Barclays Global Investors of San Francisco, the defined-benefit-plan unit of Barclays Bank, has traditionally had clients that are industry Goliaths — such as General Motors, Boeing, and Sony.

Now it is turning its attention to the Davids.

Barclays has introduced ClientConnect 2000, a Web-based service that lets the company offer defined-benefit plans to companies with as little as $5 million of assets.

Michael E. Fisher, the managing director of ClientConnect, said Barclays will now be able to provide smaller companies with the kinds of pension products and services once reserved for institutional clients.

“Barclays has a unique product line, and we don’t think it needs to be limited to an elite list of companies,” Mr. Fisher said. With ClientConnect, he said, Barclays could potentially attract 30,000 new clients.

Barclays built its reputation serving Fortune 500 pension plans with assets of $100 million to $350 million. It began looking into expanding into the middle market in October 1999, analyzing retirement plans with $1 million to $100 million of assets. Barclays found that it had passed on $1.5 billion worth of business in 1998 and 1999 because some companies did not have the required minimum assets.

It was time to begin “thinking outside the box,” Mr. Fisher said. If Barclays wanted to expand, Internet technology had to be part of the equation.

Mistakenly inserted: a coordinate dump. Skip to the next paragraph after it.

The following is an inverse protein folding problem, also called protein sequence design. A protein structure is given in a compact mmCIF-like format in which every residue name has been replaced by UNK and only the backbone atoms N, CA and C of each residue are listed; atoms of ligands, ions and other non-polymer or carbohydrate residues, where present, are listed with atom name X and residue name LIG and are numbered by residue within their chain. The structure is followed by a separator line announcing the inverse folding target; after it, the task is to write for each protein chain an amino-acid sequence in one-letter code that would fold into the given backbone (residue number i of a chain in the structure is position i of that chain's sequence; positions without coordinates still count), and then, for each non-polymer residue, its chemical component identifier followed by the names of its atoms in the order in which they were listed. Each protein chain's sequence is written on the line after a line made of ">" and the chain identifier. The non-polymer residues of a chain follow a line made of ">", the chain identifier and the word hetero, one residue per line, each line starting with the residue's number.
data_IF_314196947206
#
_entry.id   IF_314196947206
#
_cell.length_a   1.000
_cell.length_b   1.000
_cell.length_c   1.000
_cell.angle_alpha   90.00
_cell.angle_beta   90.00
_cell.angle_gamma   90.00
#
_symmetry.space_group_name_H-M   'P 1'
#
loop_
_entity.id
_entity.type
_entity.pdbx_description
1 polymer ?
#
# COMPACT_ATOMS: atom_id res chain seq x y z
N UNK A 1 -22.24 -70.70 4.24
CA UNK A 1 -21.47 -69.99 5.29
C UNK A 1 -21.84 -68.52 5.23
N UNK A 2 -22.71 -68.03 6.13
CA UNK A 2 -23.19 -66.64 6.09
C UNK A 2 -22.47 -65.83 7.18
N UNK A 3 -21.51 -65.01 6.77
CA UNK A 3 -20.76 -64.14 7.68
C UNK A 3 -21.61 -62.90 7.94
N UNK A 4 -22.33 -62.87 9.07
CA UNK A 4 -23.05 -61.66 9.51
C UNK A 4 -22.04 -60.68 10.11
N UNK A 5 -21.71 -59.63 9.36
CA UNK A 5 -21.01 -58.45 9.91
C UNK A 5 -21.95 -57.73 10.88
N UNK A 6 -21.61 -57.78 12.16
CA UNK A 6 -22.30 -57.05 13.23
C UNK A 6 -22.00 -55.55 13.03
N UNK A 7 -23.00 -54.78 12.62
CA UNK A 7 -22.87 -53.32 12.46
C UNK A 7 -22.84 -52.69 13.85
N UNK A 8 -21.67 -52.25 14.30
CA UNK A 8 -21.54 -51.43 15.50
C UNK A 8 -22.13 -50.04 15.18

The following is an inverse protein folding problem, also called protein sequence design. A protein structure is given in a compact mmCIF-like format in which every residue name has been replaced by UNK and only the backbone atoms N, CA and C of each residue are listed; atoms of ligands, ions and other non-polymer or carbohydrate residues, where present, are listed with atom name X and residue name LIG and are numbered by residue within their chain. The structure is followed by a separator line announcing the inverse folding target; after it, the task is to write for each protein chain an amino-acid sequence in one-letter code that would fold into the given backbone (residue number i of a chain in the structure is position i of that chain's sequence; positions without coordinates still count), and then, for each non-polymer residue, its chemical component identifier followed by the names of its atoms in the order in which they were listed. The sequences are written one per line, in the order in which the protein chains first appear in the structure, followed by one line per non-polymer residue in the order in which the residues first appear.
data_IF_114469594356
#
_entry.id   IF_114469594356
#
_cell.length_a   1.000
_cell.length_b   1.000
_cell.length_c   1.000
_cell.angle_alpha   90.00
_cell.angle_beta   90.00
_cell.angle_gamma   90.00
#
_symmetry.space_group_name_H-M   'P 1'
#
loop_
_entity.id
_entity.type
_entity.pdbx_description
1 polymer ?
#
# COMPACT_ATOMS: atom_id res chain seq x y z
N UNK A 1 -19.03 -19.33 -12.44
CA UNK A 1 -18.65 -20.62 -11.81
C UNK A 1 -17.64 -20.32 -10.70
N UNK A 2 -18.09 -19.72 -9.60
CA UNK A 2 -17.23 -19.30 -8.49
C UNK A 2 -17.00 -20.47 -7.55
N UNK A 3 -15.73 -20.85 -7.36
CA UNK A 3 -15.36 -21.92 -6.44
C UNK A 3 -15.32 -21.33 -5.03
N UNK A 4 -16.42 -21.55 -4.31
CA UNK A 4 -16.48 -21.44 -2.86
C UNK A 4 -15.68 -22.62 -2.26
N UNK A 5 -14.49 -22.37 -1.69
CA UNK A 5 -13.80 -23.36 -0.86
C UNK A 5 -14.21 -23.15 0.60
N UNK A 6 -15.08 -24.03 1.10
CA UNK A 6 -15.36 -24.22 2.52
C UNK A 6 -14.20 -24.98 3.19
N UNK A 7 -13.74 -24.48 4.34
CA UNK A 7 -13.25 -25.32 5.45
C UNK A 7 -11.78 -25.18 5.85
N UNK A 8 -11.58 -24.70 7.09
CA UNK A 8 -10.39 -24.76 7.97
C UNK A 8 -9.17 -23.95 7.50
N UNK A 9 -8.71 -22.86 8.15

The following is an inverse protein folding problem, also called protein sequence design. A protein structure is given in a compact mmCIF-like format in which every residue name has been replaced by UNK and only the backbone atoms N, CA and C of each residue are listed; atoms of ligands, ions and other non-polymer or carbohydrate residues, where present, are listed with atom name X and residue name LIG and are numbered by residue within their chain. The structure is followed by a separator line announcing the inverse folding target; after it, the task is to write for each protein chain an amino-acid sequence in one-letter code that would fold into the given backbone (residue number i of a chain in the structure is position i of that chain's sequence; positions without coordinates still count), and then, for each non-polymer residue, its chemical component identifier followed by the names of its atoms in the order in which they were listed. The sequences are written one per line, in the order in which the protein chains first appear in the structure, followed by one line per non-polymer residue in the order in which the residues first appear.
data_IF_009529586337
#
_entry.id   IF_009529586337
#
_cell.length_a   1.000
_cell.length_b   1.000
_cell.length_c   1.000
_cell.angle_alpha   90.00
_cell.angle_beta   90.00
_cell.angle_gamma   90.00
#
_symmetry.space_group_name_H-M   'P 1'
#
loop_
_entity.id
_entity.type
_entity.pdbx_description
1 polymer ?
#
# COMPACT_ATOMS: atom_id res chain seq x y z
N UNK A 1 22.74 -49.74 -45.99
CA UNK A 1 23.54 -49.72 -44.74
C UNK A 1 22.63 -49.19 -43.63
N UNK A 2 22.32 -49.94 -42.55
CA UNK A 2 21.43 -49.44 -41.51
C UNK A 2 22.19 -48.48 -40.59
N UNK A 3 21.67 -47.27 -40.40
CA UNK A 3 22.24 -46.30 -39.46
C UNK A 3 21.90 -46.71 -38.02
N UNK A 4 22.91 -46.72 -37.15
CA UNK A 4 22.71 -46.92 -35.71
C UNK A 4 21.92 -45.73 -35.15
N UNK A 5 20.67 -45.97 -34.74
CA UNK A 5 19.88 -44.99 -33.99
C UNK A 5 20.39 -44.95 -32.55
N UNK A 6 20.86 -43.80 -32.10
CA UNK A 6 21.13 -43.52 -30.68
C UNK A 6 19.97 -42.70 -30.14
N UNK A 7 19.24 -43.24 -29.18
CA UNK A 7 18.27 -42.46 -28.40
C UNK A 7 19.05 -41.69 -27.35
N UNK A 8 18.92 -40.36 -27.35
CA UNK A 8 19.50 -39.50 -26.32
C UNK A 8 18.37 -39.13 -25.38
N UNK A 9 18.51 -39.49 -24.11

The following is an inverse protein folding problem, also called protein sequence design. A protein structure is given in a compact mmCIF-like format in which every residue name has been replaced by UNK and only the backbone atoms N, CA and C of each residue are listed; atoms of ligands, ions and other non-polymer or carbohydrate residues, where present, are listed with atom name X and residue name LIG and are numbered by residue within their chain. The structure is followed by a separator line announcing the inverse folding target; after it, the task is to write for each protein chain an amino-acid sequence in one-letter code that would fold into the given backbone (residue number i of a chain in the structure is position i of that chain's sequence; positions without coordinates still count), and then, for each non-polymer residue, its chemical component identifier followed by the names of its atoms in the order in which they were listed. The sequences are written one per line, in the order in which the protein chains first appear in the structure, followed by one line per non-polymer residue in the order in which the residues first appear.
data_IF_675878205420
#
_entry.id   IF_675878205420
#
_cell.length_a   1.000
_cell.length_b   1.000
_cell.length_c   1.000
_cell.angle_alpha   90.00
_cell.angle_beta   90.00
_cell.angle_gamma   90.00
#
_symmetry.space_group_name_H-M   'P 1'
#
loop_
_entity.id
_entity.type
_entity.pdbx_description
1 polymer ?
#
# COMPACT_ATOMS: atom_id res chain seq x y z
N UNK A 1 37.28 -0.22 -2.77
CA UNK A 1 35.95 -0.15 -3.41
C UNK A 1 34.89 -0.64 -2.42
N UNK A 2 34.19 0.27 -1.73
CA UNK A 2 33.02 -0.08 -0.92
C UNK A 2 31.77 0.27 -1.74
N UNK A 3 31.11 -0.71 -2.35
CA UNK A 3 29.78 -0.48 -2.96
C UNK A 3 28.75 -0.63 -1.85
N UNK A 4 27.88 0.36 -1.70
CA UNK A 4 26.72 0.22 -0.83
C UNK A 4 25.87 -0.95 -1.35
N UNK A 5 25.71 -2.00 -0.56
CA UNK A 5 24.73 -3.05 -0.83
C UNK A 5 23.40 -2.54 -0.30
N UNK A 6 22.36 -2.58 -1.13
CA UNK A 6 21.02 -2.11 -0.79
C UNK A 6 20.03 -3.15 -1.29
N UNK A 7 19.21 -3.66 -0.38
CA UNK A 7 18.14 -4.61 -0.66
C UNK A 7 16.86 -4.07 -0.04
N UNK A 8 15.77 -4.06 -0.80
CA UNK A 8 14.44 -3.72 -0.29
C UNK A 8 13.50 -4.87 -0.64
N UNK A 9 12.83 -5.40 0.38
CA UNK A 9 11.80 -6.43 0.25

“We realized that all of our clients were treated the same. Each had an individual relationship officer — there was a lot of hand-holding. And because of the amount of time representatives spent with clients, smaller clients were turned away.”

Through ClientConnect’s dedicated Web site clients can access fund reports, trust statements, performance details, current and historical unit values, and monthly reports, as well as information about billing and new product offerings. By the end of the year, Mr. Fisher said, they will be able to place orders, view entire portfolios, and monitor sector breakdowns and fund statistics.

Adele Spillane, an account manager for Barclays, said that ClientConnect would not eliminate one-on-one attention, however. “Our clients don’t want the Web to replace people. They want it to be available in addition to the other services we provide,” she said.

The response to ClientConnect was excellent in initial testing, Mr. Fisher said. It accumulated 180 middle-market clients, representing $9 billion of assets under management. He said that he intends to build the business to 2,000 accounts totaling $100 billion of assets.

Because of Barclays’ reputation, Mr. Fisher said, he does not anticipate a big marketing campaign. ClientConnect will build its client roster by focusing on what he calls the “sweet spot” in the middle market: companies with pension plans that are now advised by consulting firms.

Barclays will offer middle-market clients the same price it offers institutional clients — 5 basis points. Comparatively, Fidelity Investments charges 24 basis points and Dreyfus 20 for pension customers of similar size.

“We can offer institutional products at institutional prices to middle-market clients. I don’t think many others can,” Mr. Fisher said.

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